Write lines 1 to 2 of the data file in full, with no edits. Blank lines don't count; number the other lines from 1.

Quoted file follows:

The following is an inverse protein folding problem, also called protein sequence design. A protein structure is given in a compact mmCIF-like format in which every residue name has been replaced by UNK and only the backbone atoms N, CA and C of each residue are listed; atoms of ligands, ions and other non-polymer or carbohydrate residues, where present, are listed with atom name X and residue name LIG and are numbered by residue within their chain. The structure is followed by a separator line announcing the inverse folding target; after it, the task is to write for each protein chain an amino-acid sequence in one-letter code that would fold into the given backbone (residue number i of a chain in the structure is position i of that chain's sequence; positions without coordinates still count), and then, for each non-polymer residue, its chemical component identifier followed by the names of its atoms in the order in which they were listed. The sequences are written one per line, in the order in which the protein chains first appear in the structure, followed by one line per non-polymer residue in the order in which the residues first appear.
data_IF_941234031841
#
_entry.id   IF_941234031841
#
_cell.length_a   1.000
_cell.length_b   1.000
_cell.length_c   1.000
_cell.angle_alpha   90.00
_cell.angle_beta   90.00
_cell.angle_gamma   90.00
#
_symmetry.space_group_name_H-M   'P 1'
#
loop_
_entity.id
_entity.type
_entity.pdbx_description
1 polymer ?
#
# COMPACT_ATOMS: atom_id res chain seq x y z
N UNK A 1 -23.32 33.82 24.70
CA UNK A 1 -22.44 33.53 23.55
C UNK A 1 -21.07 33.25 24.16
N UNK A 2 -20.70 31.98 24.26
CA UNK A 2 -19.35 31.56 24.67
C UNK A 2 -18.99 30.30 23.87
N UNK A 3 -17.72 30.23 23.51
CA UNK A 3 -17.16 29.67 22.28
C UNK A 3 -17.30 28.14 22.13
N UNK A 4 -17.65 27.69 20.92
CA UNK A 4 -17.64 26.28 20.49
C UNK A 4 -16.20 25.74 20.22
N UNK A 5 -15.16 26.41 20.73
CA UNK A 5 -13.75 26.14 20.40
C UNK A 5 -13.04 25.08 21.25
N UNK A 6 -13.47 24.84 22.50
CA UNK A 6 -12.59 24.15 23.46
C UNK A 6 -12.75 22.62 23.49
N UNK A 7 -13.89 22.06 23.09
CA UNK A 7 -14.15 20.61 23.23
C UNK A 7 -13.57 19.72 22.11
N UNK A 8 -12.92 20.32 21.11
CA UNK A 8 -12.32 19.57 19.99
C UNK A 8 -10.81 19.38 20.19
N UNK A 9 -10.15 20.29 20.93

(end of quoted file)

The following is an inverse protein folding problem, also called protein sequence design. A protein structure is given in a compact mmCIF-like format in which every residue name has been replaced by UNK and only the backbone atoms N, CA and C of each residue are listed; atoms of ligands, ions and other non-polymer or carbohydrate residues, where present, are listed with atom name X and residue name LIG and are numbered by residue within their chain. The structure is followed by a separator line announcing the inverse folding target; after it, the task is to write for each protein chain an amino-acid sequence in one-letter code that would fold into the given backbone (residue number i of a chain in the structure is position i of that chain's sequence; positions without coordinates still count), and then, for each non-polymer residue, its chemical component identifier followed by the names of its atoms in the order in which they were listed. The sequences are written one per line, in the order in which the protein chains first appear in the structure, followed by one line per non-polymer residue in the order in which the residues first appear.
data_IF_941234031841